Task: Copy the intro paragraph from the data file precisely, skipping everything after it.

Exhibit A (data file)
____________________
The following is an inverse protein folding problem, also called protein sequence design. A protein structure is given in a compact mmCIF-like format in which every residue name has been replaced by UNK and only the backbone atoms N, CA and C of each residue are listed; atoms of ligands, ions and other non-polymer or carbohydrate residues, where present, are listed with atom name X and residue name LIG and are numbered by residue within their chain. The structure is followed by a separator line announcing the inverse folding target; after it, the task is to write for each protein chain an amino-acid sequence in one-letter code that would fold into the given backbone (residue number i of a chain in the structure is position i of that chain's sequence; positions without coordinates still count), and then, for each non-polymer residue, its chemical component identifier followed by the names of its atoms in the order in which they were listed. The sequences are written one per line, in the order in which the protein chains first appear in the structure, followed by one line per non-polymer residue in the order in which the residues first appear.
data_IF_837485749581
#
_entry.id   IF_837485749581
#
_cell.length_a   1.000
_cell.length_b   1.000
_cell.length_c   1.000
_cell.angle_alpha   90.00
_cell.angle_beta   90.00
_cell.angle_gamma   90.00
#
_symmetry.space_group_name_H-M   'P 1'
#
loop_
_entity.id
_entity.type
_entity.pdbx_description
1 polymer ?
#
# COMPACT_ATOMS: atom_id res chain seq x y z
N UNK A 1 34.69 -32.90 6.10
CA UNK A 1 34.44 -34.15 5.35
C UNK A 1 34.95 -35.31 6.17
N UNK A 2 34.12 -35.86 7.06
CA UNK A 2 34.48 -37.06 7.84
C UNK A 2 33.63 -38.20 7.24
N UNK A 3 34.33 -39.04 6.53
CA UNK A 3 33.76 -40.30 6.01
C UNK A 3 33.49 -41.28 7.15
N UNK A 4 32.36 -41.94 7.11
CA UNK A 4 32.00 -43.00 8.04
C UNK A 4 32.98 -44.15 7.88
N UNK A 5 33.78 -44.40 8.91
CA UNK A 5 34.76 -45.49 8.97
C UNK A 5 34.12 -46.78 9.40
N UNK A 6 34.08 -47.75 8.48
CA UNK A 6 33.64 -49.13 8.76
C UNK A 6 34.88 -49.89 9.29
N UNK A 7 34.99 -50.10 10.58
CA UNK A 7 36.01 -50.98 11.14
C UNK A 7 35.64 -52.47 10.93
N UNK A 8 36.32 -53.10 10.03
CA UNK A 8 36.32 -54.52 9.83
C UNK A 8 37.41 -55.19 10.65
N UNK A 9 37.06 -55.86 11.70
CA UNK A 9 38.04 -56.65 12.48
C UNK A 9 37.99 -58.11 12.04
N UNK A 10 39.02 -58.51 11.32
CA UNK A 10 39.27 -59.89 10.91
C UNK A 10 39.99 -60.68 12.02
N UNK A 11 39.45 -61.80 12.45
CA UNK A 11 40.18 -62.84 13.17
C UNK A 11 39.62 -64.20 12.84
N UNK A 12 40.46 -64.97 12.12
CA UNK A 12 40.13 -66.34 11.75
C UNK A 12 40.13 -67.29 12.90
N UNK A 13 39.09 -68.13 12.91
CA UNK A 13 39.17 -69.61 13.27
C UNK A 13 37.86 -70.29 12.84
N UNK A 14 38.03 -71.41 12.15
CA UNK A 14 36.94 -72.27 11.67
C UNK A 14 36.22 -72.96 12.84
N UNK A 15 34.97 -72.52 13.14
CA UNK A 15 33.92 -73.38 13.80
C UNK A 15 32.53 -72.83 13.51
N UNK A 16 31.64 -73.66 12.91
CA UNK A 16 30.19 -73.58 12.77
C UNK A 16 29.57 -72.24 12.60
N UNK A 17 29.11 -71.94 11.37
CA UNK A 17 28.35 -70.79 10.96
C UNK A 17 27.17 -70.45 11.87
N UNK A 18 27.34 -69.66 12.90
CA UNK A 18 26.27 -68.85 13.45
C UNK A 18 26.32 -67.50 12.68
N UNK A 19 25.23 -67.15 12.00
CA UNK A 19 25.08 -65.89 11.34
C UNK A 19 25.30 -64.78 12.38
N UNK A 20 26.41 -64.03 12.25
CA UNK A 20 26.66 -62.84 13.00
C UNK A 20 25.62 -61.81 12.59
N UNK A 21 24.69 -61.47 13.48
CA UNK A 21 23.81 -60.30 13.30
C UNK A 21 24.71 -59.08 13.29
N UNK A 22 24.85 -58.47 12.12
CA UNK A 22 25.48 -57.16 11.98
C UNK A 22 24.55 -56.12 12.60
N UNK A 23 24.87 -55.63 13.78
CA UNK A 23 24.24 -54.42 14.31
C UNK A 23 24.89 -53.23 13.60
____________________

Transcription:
The following is an inverse protein folding problem, also called protein sequence design. A protein structure is given in a compact mmCIF-like format in which every residue name has been replaced by UNK and only the backbone atoms N, CA and C of each residue are listed; atoms of ligands, ions and other non-polymer or carbohydrate residues, where present, are listed with atom name X and residue name LIG and are numbered by residue within their chain. The structure is followed by a separator line announcing the inverse folding target; after it, the task is to write for each protein chain an amino-acid sequence in one-letter code that would fold into the given backbone (residue number i of a chain in the structure is position i of that chain's sequence; positions without coordinates still count), and then, for each non-polymer residue, its chemical component identifier followed by the names of its atoms in the order in which they were listed. The sequences are written one per line, in the order in which the protein chains first appear in the structure, followed by one line per non-polymer residue in the order in which the residues first appear.